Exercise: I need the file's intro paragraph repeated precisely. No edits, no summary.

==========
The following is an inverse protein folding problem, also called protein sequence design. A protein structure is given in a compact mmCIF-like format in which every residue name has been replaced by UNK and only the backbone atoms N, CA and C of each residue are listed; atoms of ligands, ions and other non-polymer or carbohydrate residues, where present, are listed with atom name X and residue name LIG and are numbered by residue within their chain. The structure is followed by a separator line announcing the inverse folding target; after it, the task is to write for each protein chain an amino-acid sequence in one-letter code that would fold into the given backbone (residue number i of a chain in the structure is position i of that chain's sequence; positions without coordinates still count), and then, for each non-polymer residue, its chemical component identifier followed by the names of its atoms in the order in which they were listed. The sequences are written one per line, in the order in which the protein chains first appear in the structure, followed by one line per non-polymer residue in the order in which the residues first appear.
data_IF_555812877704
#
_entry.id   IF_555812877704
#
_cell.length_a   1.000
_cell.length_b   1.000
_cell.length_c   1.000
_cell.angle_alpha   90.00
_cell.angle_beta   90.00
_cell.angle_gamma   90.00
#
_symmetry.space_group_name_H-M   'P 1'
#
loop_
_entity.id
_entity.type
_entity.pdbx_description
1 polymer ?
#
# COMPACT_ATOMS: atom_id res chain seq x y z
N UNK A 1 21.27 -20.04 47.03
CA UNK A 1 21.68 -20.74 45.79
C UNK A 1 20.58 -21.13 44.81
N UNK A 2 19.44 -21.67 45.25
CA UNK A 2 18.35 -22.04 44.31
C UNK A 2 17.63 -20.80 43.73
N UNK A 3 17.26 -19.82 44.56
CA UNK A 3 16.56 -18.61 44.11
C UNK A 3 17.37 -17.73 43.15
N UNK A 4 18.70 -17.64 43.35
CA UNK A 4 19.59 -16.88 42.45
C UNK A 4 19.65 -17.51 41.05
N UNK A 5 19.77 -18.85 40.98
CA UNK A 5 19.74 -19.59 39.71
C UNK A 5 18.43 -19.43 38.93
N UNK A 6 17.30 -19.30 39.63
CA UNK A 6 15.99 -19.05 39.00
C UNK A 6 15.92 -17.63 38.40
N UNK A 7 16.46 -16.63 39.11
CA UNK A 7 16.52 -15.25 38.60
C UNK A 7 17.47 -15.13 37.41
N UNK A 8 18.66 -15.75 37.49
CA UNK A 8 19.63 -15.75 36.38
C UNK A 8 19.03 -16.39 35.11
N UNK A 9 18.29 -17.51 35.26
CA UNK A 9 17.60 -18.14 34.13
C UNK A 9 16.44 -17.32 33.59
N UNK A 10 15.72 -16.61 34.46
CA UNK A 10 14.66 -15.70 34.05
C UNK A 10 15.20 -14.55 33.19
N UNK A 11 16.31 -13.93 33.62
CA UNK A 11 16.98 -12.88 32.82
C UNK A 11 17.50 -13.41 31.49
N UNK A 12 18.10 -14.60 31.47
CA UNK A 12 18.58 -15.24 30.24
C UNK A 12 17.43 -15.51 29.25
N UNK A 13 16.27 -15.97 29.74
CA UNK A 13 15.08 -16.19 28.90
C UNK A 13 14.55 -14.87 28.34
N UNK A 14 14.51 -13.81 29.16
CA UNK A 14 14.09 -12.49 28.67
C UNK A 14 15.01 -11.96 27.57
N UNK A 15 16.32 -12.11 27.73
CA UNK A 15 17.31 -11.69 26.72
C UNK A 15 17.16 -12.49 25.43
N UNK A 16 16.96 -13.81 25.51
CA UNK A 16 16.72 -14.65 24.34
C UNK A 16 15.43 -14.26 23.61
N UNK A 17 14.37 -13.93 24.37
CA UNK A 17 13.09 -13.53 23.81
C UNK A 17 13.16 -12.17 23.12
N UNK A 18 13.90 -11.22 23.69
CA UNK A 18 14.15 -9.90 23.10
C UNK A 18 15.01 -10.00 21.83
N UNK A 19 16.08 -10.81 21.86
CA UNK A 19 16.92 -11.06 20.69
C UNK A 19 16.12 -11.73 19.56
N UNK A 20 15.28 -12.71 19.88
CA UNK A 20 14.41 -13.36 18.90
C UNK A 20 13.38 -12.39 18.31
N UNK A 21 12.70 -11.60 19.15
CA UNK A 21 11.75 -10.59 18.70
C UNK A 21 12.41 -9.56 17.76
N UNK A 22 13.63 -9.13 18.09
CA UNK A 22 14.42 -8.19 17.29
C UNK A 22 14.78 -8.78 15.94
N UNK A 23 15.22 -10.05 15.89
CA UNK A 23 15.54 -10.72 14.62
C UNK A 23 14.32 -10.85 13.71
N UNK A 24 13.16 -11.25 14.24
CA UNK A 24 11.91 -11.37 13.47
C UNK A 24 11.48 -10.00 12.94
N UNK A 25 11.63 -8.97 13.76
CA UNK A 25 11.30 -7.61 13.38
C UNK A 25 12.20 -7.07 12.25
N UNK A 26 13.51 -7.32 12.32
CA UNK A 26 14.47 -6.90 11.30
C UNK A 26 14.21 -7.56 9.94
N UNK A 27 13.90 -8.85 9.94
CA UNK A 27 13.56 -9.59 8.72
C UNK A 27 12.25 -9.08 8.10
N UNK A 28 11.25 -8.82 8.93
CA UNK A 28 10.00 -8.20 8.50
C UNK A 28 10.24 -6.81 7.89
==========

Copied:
The following is an inverse protein folding problem, also called protein sequence design. A protein structure is given in a compact mmCIF-like format in which every residue name has been replaced by UNK and only the backbone atoms N, CA and C of each residue are listed; atoms of ligands, ions and other non-polymer or carbohydrate residues, where present, are listed with atom name X and residue name LIG and are numbered by residue within their chain. The structure is followed by a separator line announcing the inverse folding target; after it, the task is to write for each protein chain an amino-acid sequence in one-letter code that would fold into the given backbone (residue number i of a chain in the structure is position i of that chain's sequence; positions without coordinates still count), and then, for each non-polymer residue, its chemical component identifier followed by the names of its atoms in the order in which they were listed. The sequences are written one per line, in the order in which the protein chains first appear in the structure, followed by one line per non-polymer residue in the order in which the residues first appear.